Ken also showed me the cabinets containing strips of lead, which are used to separate lines. (Hence the term leading, which all designers know without perhaps understanding the origin of the term.) Then he left me to my own devices. As tedious as the process was when I began, I quickly became engrossed in it, slipping into a kind of meditative state.

The process had a profoundly calming effect. But something even more important began to happen. I began to pay attention to the letters and words in a way that I never had before, even rewriting lines of my poem on the spot because I was no longer happy with them. It was a striking epiphany. As a writer and teacher of literature, I love words. I always have, thanks in large part to growing up with a father who was a librarian and passionate bibliophile. I also love elegant typefaces and fine paper. But the truth is, I write almost everything on a word processor and have been a fairly speedy typist since high school. The upside of this is that I’m prolific—I can turn out thousands of words in a few hours. The downside is that the words flow out too quickly for me to fully appreciate them.

In sharp contrast to my normal productivity, it took me about two hours to set six lines of type. Ken assured me that I would catch on quickly as I got used to the process, and he was right—to an extent. As time passed, I found myself grabbing some letters without even looking at the tray.

I just knew where they were by feel. But there are limits to the speed with which one can set moveable type, and that, as I’ve noted, has its advantages.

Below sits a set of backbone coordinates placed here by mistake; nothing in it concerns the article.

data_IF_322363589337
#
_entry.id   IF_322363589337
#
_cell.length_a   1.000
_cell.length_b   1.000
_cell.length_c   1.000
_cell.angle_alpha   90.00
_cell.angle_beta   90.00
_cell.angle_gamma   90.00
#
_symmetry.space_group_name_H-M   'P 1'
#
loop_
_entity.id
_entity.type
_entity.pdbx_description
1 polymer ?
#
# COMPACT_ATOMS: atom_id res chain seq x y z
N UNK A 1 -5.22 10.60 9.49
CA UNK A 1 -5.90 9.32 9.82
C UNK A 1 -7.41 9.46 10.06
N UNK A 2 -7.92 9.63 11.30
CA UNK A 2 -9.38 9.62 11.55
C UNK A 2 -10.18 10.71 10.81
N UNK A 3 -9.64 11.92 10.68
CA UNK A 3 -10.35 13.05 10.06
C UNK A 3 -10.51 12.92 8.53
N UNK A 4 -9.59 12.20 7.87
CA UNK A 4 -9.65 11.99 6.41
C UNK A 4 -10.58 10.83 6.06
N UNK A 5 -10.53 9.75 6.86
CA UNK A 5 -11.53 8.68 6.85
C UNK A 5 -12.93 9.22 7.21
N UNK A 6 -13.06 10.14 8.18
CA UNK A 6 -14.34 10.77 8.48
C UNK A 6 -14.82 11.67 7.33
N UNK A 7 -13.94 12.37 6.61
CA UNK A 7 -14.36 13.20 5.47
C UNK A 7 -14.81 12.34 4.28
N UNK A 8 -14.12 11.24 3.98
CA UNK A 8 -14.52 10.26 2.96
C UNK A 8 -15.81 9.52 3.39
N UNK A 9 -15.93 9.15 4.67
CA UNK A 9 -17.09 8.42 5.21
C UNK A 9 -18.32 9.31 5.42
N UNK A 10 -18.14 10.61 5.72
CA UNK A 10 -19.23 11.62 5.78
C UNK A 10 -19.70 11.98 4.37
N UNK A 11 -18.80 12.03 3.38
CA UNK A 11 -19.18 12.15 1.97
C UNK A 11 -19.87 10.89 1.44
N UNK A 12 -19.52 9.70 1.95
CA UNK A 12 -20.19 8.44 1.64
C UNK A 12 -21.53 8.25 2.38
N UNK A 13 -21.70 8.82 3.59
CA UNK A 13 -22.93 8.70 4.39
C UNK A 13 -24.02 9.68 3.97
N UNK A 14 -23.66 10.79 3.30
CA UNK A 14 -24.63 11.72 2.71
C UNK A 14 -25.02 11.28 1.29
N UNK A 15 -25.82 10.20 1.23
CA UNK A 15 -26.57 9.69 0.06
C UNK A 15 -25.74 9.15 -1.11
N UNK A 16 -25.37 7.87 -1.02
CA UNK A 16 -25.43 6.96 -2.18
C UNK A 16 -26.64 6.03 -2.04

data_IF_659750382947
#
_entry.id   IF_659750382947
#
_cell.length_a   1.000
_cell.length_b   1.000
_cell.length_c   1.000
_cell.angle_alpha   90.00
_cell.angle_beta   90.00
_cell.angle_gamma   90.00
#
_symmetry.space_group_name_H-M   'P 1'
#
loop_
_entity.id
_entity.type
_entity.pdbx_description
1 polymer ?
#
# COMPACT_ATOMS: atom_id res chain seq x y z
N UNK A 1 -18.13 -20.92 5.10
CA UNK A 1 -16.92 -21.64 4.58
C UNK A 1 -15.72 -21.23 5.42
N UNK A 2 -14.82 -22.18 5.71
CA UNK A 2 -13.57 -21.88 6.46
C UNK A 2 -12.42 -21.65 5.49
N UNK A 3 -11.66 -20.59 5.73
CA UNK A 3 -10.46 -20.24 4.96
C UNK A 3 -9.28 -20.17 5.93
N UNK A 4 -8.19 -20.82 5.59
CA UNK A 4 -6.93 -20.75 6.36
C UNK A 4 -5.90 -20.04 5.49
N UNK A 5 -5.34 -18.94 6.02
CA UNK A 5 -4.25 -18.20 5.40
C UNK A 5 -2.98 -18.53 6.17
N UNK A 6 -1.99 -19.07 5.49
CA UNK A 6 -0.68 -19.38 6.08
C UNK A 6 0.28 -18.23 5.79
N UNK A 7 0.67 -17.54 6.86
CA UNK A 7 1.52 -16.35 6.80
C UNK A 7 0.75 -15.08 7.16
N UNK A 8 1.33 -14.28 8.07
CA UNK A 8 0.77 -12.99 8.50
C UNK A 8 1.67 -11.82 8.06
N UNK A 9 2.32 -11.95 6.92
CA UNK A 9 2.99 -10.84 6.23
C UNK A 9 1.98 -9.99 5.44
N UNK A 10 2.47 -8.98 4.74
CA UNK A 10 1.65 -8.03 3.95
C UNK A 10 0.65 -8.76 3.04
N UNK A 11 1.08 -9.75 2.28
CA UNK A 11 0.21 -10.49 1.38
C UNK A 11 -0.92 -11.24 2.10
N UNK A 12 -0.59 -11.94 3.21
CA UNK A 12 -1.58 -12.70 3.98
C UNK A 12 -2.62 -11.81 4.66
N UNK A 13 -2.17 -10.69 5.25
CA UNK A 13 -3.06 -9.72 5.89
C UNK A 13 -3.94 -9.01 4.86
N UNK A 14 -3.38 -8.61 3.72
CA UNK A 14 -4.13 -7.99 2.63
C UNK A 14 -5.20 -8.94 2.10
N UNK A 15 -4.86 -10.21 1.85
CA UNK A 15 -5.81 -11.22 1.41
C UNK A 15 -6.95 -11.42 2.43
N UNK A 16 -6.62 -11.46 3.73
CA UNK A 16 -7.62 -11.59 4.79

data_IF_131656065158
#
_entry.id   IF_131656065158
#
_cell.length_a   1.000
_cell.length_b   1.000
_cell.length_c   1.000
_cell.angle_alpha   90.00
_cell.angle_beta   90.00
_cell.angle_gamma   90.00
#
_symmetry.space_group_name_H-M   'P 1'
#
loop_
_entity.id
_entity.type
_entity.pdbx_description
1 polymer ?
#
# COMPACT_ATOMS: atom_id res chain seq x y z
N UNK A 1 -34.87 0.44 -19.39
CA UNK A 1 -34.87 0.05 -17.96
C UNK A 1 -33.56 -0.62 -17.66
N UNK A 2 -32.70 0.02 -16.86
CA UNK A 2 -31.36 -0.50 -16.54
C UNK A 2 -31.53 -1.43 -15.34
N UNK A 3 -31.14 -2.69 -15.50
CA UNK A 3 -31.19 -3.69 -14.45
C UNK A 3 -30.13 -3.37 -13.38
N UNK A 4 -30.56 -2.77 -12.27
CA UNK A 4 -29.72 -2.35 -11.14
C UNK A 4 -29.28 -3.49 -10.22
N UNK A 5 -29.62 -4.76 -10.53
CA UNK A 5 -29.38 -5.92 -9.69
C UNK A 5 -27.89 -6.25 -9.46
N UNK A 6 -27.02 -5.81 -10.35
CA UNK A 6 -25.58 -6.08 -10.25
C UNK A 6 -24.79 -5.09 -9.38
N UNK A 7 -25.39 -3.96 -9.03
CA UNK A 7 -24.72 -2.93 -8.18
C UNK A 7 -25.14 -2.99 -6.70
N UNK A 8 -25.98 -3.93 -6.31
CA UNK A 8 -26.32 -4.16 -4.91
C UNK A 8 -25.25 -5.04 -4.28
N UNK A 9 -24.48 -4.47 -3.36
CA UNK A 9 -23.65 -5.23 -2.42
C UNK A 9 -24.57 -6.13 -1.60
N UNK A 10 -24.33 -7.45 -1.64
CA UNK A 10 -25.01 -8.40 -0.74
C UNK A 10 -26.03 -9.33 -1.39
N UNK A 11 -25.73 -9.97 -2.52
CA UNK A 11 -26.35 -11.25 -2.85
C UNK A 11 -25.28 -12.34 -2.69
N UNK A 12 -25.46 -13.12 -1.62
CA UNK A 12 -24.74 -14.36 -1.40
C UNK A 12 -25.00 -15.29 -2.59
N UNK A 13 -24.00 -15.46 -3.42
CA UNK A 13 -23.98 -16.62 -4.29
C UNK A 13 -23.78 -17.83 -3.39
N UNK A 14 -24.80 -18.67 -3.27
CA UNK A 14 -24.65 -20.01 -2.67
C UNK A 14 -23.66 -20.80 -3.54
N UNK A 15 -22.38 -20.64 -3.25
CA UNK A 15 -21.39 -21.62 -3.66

Ken, who learned typesetting back in the 1950s while attending art school in Philadelphia, agreed that the ways in which setting type slows down your mind is part of the appeal. But he noted that the appeal of letterpress printing is multifaceted. “There’s a tactile quality to it, both in the process—if you love words, the appeal of holding them in your hands is only natural—and in the result. Words produced by letterpress printing have a texture to them that electronically produced type does not. But ultimately,” he added, “the appeal is ineffable. It’s really hard to explain it to people. They have to do it. When you talk about this, most people think you’re crazy.”

I already understood this ineffable appeal. But I wondered if this might be a matter of his age—and mine. A matter of mere nostalgia. Not so, as it turns out. Some of the ODU students in their early 20s made similar remarks. (Students can take Ken’s class as part of the requirements for an art major, or as an elective.)

Leslie Renn, a senior art student, likened the comparison between letterpress and electronically generated type to music played on vinyl records versus CDs or MP3 files.

“It’s kind of sterile,” she said of electronic production. “Letterpress printing feels more organic; it has more character.”

My personal goal beyond this process is also to learn to produce hand-bound books. But I’m a long way from achieving that goal. As of this moment, I have worked for about three hours in the letterpress shop and am just a little more than halfway through completion of my single-page poem. After that, I’ll put it on something called a flat-bed proofing press and see how it looks. In next month’s column, I’ll let you know how it turned out.